The Global Initiative Against Transnational Organized Crime and Instituto Prensa y Sociedad collaborate to uncover links between criminal networks in Latin America and the Western Balkans.

  • For years, Balkan nationals have facilitated cocaine shipments from Colombia, Ecuador and Brazil to the US and Europe.
  • Balkan cartel emissaries have travelled to Latin American countries to cooperate with local mafia groups, negotiate prices and arrange shipments of cocaine.

Since 2003, cocaine production has more than doubled, generating billions of euros in drug money for European criminal networks. Balkan nationals and their counterparts in Latin American criminal organizations have been working together for years in the transcontinental cocaine trade. The purity of cocaine seized in Europe has increased to 90% over the last decade.  Reportedly, drug consignments have been trafficked mainly by concealing them among banana freight containers, though traffickers are becoming increasingly sophisticated and changing their modes of transporting cocaine. The drugs are generally shipped to major Western European ports, including in Spain and Belgium, as well as in South Eastern Europe, and are then redistributed to other consumer countries in Europe.

A new initiative in collaboration between the Global Initiative Against Transnational Organized Crime (GI-TOC) and Instituto Prensa y Sociedad (IPYS), a Peruvian civil society organization, aims to identify, map and report on links between these criminal groups in Latin America and the Western Balkans.

The programme will initially build a network of journalists in both regions, providing them with the tools to research the networks that span these two regions. The role of the IPYS will be to help identify journalists in Latin America for the programme and organize training sessions to provide them with the research methodologies for investigating organized crime. Training will also cover the dynamics that have given rise to the involvement of Western Balkans criminal groups in cocaine trafficking. To conclude the initiative, the GI-TOC will publish a report on the transcontinental criminal flows that assesses the illicit drug trade as well as how it impacts development and governance at the local level in both regions.

This partnership reflects the GI-TOC’s commitment to building the evidence base around transnational organized crime that underpins the development of new strategic policy and programmatic approaches to addressing organized crime at local, national and international levels. It is an output of the Observatory of Illicit Economies in South Eastern Europe, a GI-TOC regional platform that connects and empowers analysts and civil society actors in Albania, Bosnia and Herzegovina, Kosovo, Montenegro, North Macedonia and Serbia. The Observatory aims to enable civil society to identify, analyze and map criminal trends, and their impact on illicit flows, governance, development, interethnic relations, security and the rule of law, and supports them in their monitoring of national dynamics and wider regional and international organized-crime trends.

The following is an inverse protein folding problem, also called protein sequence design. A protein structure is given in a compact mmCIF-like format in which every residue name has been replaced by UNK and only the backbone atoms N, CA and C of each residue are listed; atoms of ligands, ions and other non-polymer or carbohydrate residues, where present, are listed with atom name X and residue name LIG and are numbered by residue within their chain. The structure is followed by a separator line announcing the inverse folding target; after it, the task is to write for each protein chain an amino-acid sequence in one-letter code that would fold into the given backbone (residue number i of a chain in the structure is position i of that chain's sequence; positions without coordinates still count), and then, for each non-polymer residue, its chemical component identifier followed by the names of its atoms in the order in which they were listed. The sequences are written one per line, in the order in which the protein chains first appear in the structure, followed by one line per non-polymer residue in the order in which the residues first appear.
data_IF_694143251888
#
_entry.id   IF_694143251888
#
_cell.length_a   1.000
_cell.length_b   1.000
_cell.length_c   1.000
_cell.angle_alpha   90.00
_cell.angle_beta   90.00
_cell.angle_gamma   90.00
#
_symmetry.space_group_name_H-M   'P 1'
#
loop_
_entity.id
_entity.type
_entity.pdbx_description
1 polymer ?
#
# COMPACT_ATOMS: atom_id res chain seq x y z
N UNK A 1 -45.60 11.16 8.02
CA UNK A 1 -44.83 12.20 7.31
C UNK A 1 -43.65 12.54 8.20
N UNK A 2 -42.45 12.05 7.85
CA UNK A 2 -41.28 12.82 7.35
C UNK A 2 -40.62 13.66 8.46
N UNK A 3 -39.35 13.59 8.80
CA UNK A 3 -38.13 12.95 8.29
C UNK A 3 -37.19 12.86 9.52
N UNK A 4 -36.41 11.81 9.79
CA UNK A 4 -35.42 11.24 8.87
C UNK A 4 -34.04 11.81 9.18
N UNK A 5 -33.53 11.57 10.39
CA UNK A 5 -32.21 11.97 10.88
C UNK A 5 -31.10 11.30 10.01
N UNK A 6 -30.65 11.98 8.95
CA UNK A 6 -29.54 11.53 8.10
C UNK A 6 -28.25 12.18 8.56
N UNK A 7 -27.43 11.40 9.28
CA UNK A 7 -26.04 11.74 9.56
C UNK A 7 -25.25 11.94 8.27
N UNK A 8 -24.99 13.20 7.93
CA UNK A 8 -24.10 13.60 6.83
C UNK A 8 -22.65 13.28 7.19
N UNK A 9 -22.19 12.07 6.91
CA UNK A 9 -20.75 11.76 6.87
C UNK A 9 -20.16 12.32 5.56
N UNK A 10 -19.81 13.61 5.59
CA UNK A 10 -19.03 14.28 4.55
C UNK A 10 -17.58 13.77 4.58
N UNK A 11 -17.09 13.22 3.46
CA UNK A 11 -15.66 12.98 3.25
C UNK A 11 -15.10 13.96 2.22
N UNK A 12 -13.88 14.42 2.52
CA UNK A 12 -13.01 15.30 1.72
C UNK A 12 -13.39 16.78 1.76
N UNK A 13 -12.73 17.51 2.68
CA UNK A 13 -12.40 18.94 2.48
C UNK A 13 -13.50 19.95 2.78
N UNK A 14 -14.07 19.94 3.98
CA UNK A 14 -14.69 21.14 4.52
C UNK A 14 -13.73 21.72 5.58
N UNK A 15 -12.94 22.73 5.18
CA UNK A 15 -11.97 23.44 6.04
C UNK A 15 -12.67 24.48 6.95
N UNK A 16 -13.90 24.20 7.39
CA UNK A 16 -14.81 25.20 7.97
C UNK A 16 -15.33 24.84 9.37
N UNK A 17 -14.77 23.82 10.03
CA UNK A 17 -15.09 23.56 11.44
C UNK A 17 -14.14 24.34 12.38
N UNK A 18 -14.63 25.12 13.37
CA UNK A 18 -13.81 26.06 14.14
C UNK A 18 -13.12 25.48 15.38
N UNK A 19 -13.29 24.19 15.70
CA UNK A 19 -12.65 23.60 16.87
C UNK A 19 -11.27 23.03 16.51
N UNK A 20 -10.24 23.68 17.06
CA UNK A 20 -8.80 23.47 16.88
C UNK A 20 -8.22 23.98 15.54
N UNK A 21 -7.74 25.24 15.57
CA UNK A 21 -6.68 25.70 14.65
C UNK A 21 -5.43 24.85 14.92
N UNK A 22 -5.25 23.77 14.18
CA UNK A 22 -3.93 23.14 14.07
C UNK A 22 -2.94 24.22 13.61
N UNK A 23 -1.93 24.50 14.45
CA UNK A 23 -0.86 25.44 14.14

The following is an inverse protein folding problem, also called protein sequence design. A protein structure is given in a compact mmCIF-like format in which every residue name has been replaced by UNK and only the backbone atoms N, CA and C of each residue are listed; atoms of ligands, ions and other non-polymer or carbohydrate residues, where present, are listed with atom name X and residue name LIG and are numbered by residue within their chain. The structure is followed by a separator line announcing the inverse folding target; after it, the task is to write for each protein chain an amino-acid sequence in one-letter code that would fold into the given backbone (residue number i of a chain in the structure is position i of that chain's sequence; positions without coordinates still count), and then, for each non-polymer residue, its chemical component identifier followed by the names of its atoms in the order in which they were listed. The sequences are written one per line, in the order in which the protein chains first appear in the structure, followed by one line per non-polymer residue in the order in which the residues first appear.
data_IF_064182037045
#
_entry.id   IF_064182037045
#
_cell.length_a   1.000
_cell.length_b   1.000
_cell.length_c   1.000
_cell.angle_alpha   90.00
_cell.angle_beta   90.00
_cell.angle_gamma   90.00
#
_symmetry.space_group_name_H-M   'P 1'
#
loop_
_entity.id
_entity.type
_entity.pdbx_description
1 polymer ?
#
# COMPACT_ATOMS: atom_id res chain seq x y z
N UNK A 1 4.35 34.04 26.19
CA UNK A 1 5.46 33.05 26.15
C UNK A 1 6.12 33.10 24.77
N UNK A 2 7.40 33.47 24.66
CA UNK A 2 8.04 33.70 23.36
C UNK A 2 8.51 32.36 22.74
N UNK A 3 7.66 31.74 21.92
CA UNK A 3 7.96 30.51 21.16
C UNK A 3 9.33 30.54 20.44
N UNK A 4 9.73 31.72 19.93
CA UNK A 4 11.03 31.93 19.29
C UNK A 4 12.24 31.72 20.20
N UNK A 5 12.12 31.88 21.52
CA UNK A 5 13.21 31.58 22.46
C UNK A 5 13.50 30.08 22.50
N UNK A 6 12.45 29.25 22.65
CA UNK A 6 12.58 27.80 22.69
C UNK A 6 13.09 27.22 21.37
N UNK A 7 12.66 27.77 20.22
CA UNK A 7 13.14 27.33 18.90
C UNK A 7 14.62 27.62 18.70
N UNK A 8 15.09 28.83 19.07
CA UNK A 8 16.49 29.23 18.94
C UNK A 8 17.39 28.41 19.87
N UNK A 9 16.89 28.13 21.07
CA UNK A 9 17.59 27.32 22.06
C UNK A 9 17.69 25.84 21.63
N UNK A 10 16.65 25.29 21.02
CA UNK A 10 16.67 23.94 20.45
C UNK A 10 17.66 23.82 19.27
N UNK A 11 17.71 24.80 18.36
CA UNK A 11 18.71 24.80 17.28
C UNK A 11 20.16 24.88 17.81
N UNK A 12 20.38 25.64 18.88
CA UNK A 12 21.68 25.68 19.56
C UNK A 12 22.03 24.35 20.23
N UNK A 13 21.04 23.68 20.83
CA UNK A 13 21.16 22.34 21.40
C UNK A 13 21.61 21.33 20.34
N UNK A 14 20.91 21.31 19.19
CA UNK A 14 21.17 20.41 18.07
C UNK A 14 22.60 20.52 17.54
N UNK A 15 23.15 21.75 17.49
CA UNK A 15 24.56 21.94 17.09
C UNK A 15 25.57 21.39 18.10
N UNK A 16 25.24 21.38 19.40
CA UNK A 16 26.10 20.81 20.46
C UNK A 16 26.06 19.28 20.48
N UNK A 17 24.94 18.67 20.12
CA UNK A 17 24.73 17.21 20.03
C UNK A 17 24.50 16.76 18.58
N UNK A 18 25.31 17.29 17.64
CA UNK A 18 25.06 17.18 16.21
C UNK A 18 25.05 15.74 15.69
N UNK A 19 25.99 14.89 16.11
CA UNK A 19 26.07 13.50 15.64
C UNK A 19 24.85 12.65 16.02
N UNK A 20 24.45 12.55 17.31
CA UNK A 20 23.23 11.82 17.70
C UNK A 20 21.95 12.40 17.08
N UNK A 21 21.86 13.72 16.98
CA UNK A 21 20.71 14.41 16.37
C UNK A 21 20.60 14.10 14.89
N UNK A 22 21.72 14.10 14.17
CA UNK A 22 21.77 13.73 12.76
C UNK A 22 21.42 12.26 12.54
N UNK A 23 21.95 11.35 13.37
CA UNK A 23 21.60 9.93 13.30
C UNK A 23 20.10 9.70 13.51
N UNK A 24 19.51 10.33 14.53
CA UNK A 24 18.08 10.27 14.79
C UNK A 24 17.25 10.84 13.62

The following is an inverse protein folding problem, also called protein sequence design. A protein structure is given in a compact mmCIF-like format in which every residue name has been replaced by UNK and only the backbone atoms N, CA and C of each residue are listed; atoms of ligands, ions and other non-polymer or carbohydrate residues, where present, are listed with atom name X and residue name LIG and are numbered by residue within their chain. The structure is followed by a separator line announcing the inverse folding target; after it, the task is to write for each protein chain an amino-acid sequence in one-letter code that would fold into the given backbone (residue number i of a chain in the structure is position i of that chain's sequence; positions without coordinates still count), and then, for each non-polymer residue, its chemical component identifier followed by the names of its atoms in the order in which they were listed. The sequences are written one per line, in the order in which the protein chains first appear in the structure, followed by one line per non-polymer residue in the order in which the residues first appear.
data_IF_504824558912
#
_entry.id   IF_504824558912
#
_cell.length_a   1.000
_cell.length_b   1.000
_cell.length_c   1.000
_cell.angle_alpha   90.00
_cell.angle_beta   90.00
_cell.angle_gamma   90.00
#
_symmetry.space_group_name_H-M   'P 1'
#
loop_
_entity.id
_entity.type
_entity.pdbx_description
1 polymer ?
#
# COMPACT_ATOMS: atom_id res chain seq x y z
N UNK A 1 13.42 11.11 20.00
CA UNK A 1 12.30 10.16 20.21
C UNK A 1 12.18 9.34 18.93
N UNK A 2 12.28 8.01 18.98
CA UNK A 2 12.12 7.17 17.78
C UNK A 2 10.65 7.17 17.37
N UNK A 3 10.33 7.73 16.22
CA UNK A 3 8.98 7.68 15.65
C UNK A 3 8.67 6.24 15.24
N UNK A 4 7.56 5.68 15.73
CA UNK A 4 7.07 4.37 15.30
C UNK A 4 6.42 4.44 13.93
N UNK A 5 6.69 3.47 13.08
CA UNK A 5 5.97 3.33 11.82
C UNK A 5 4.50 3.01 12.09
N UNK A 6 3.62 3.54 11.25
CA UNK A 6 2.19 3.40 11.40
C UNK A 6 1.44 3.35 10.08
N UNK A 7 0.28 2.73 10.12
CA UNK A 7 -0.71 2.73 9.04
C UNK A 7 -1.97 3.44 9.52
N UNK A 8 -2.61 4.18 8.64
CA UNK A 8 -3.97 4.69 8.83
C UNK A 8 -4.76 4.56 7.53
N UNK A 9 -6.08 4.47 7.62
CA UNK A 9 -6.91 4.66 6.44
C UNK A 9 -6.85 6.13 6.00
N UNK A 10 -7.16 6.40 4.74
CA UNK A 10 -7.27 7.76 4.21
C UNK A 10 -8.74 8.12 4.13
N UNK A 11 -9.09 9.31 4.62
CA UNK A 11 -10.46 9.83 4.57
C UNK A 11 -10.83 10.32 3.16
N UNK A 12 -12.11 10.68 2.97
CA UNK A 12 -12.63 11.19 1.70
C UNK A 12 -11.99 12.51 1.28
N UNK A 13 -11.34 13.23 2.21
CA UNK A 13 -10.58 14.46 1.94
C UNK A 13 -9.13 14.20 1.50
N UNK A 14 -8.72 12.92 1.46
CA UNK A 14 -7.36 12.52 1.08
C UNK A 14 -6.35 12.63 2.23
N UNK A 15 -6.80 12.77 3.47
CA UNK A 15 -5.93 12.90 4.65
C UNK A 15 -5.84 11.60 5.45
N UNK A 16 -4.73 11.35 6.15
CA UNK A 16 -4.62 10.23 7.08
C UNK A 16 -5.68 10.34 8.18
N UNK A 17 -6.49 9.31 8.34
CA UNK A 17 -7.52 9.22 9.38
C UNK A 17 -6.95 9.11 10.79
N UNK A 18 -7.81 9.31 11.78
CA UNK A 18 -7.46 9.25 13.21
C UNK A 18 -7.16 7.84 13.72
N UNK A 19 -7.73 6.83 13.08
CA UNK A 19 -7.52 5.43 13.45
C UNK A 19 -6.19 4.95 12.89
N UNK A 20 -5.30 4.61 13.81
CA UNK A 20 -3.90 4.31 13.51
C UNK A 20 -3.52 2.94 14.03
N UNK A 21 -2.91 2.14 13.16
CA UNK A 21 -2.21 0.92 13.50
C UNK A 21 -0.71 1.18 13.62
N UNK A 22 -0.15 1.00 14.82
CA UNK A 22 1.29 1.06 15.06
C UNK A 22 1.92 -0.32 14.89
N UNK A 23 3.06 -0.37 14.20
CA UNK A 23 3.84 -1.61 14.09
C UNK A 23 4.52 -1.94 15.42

The focus of the GI-TOC in Latin America is to advance policies that counter organized crime and build community resilience through a human-rights approach. The organization has supported community-based projects in nine countries in the region. Journalists are a crucial community – their recognition, support and engagement have always been an important part of the GI-TOC’s work.

The partnership underlines and supports the important role played by civil society in addressing the threat of organized crime, and adopting transnational networked approaches in the effort to counter it by catalyzing meaningful policy action.

Adriana Leon, Director of Freedom of Information at the IPYS, said:This project will be a valuable contribution to the professionalization of Latin American journalism dedicated to covering organized crime. We are enthusiastic about the challenge of establishing a network of journalists that will spearhead transnational investigations on the subject. We are confident that the results will be illuminating and regional in their impact.’

Mark Shaw, Director, GI-TOC, said: ‘At the core of the GI-TOC’s activities in the Western Balkans is its engagement with media. Journalists are key partners when it comes to gathering information and raising awareness of the impact of organized crime on local communities, and in strengthening resilience. We are very excited to expand this work in Latin America by creating networks to counter networks.’

Find out more:

For further questions, please contact Ana Castro (GI-TOC) at; or Fatjona Mejdini (GI-TOC) at; or Adriana León (IPYS) at

About GI-TOC

The Global Initiative Against Transnational Organized Crime is a network of professionals working on the front lines of the fight against the illicit economy and criminal actors. Through a network of global civil society observatories on the illicit economy, we monitor evolving trends and work to build the evidence basis for policy action, disseminate the expertise of our Network and catalyze multisectoral and holistic responses across a range of crime types. With the Global Initiative’s Resilience Fund, we support community activists and local NGOs working in areas where crime governance is critically undermining people’s safety, security and life chances.

About IPYS

The Instituto Prensa y Sociedad, based in Lima, Peru, is a civil society organization that promotes investigative journalism, freedom of expression and access to public information in Latin America. IPYS is interested in promoting freely available journalism with high standards so that society has access to quality information. In this way, citizens will be able to adequately exercise their civil, political and economic rights.